Tambara had during his stay in prison defied odds to pass his “O” and “A” Level studies before attaining two diplomas in theology.

Yet with all the promise, Tambara still found it difficult to stay off crime, giving life to Mark Twain’s adage, “give man a reputation as an early riser and he can sleep till noon”.

“I know the wardens are disappointed because they expected better things from me, especially given the education I attained while I was in here,” he says.

“But you see, to survive you need a lot of things like food and clothes and having an education does not mean that all of these things are readily available to you.

“The next thing is you resort to the bad ways because you just want to survive for that day.”

Tambara also says the society, including his relatives and wife, have not embraced him, thereby living him in the cold.

“In an economy like ours it’s very difficult to find a job and without the support of your family, it becomes even more difficult,” he says.

“I have been in prison for too long I have lost touch of the reality and even if I had the desire to make things work I need someone to take me by the hand and lead me.

“And I am not just saying this for myself but for others who are in my situation because the truth is that no one wants to be here in prison.”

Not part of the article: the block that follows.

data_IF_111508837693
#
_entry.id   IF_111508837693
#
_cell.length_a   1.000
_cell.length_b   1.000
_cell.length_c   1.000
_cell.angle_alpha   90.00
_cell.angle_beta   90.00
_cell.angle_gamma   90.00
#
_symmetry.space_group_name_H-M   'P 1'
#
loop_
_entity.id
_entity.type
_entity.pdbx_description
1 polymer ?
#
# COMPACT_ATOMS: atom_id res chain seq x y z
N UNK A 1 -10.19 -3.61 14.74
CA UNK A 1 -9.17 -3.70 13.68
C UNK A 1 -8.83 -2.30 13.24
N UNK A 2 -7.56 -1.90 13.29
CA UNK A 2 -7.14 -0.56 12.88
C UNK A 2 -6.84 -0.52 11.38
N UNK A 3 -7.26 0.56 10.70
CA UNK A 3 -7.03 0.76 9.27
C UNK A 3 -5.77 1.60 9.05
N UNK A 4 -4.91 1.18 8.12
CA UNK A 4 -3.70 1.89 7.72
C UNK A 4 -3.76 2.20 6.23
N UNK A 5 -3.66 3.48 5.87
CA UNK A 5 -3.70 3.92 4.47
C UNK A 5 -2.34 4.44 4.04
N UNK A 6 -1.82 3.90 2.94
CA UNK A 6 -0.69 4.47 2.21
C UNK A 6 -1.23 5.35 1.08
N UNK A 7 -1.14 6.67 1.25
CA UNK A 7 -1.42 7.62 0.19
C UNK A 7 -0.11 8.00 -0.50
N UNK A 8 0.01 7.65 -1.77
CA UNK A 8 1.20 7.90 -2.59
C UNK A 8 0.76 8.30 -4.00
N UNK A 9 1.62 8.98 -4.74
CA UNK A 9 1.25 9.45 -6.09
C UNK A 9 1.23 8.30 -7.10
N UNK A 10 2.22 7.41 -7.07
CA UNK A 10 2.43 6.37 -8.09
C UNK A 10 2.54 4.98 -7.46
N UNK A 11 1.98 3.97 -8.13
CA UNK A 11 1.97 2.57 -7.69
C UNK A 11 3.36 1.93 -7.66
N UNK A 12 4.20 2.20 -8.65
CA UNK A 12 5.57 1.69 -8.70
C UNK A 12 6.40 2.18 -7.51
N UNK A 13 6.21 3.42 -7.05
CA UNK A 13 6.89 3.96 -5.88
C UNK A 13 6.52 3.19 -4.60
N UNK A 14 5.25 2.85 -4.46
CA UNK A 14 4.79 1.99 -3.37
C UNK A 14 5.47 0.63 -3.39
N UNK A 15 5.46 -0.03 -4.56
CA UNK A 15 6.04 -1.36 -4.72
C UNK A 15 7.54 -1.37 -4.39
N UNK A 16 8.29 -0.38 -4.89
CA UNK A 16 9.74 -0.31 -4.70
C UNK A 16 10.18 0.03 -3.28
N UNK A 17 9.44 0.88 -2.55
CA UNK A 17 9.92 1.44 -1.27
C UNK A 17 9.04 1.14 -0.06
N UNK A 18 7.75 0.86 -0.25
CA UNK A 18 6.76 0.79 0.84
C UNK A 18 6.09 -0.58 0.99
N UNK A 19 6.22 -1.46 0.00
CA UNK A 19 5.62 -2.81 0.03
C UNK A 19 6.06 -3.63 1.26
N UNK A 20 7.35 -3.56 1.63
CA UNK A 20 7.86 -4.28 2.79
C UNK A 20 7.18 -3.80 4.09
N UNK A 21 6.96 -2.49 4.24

Tambara feels betrayed by non-governmental and church organisations who pledge to assist prisoners, only to disappear when they are released.

Another pardoned convict who has since returned to the cells, Fungai Rondozayi (31), blamed social neglect.

“When I was released I was happy and all was well for me but I soon faced realities when I got home,” he says.

“After spending eight months in jail, my wife left and stopped paying rent for a small room we rented in Chitungwiza.

“So when I got there the landlord was furious and demanding his money so I had to look for a job.”

Rondozayi then started doing part-time jobs to raise money to pay rent.

“I then met someone who wanted me to mould bricks for him but I didn’t have enough tools to do the job.

“So I borrowed a drum from someone but the person would not lend me so I ended up stealing it from him and that led to my arrest.”

Questions have been raised about the criteria used to rehabilitate convicts.

As such, policy makers have been challenged to look into the issue and adjust the system accordingly so that it can rehabilite offenders properly.

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  • takunda nigel

    If there could be established some kind of Social Department in Law enforcement so that released convicts could talk to someone on a regular basis then some help could be given to preempt repeat offences .
    On the basis of such a regime , it would be possible to talk to people who can provide employment to ex-convicts to take them on as they would be monitored in the help therapy department . Hopefully this would be less costly than replay of rearrest , trial , reimprisonment plus the social cost to family and nation .